Since landing our final-berth, across a swathe of United-related messageboards a litany of could-be managers – or, ahem, Football Manager freaks – are beginning to concoct genial master-plans to oust the tide of Catalonia. Virtual chalkboards are propping up with illimitable markings; tactics are being relayed, condemned, and relayed again; player-picks are outnumbering global tweets. Elsewhere, another frenzy is ensuing, as caterwauls for tickets soar high and loud. This is the fun before the inevitable – the stomach-churning, jaw-chattering, brouhaha. And somewhere, in a darkened Manchester room, an old Scot will be privately formatting his own prized route to glory. In his battalion – if fully fit – he possesses an admirable ensemble of ready charges, who will savour their jaunt to the capital and the challenge. Returning to the scene where the Promised Land was first reached in ’68, the occasion, supplanted with the idealist of locations, will be a red-fest: United’s numbers will win the first battle. It was in 1968, a mere decade after fate took a team of would-be greats, that United achieved their first European triumph, gunning down Benfica 4-1 in extra-time. It is with the same spirit, invoked from the ashes of Munich, to the first Euro crown, that United will attempt to spurn Barcelona with. It worked in Camp Nou in ’99, again in Moscow ’08.
Whilst not one to normally lend credibility to the possibility of curses, football, as all who have had their heart shredded and pumped by the game will understand, is different. It would therefore be unwise to pluck and proffer both names and, well, solutions. But there is some comfort, at least, in the knowledge that hope, even in its smallest terms, exists. Two years ago, United didn’t fall so much as plunder at the most crucial of times: the last hurdle. Missing that night was Darren Fletcher, cruelly – and wrongly- banned. Wayne Rooney struggled in a wide role, having to accommodate for a lonesome Ronaldo up front. Anderson, Paul Scholes and Michael Carrick found the pitch had converted to sand, such was the midfield triumvirate’s collective immobility. An early push aside, aimless puffing ensued. Legs, dynamism, and – so blatantly lacking then – a plethora of balls needs to be provided now, as evidenced on the night they all went missing. Reversion is the antidote. Having secured a supreme 19th, confidence will be at its peak come Saturday. The season gone may have been too ugly at times, but ultimately, when needed more than ever, the truest sense of United – the one that the purists bow in adoration to – came to the fore. Like at West Ham, or Blackpool, when we were out for the count but arose once more to fling blow after killer blow; or our last three jabs at Chelsea, where, rather than fear the opponent, we instilled fear in others and launched devastating blitzkriegs as only we know how. The United way, that is.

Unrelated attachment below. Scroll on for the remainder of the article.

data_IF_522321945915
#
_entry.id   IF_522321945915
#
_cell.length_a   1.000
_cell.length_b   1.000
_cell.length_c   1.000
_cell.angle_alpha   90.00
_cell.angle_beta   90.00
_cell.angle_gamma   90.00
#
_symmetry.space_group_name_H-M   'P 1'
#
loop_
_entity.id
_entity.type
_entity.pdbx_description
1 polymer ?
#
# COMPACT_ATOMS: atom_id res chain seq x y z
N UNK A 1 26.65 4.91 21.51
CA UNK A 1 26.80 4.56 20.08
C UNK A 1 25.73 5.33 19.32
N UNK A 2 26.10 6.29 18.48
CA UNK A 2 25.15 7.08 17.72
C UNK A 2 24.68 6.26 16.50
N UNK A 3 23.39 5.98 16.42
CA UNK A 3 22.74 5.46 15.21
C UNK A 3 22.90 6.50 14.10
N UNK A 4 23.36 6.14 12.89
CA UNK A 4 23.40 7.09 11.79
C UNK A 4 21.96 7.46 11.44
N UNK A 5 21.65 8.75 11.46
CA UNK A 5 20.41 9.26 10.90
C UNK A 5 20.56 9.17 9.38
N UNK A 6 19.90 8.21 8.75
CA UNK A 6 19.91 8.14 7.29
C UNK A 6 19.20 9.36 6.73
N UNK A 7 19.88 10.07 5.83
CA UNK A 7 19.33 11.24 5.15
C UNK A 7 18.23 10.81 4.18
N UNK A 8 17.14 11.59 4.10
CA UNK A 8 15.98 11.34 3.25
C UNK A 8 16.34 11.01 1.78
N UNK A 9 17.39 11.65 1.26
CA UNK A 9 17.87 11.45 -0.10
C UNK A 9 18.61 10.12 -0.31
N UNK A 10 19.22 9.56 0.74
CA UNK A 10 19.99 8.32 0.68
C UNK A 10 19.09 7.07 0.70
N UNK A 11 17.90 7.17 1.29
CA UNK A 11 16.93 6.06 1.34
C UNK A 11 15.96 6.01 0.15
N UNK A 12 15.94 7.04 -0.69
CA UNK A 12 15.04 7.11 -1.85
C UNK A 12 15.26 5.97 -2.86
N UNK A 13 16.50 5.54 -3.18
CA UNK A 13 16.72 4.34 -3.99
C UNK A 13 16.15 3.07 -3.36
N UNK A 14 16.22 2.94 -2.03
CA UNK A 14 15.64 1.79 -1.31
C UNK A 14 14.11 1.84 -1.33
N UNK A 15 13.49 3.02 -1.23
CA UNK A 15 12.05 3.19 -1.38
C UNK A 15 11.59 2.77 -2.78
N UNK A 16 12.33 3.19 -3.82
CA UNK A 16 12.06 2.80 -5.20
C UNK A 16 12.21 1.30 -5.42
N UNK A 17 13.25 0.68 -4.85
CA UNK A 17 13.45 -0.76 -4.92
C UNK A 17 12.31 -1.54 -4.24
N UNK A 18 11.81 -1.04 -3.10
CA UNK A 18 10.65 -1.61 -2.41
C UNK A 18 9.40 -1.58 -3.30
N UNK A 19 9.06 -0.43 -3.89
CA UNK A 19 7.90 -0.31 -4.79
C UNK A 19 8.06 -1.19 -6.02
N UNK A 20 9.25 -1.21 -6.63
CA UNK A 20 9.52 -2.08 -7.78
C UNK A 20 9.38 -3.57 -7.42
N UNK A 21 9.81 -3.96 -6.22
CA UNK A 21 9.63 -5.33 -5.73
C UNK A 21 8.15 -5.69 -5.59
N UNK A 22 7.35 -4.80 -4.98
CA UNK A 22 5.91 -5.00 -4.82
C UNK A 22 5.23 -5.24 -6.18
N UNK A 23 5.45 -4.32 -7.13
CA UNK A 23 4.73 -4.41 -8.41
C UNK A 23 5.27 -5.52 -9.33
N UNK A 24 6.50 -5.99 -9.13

In the meantime between now and Saturday, hordes of reds will clasp charms, engage lost faiths, make promises to the devil, and, while suffering the unrelenting throes of well-placed fear, be a little excited, too. Gulp and smile, as football – the bastard – teases as it does. Of course, for those among us who view this all as a nice bonus, and the league title a necessity, it’ll be nothing shy of impossible to view the season without glee. A devilishly nice perch-knocking aside, Fergie, whilst saluting the achievement, was accurate in his final conclusion: it wasn’t, and never will be, solely about outscoring the miseries from Merseyside; it’s chiefly to do with being the best. We are. Again. A monumental win on Saturday would unquestionably further beautify a season that, at times, has been almost perplexing in its oddities. Many have quite rightly refuted the notion that this United side has been the worst in quite some time, but it’s a feeling stemmed from an undeniable digression in recent times. Even Fergie, the unmoveable squire, has conceded as much. Whatever Saturday’s outcome, summer’s movements will need to be busy, and address the naked areas. That we’ve come here, with this team, is a remarkable achievement in itself. What could be done with a few – and just a few – changes is a frightening prospect, as Fergie will know.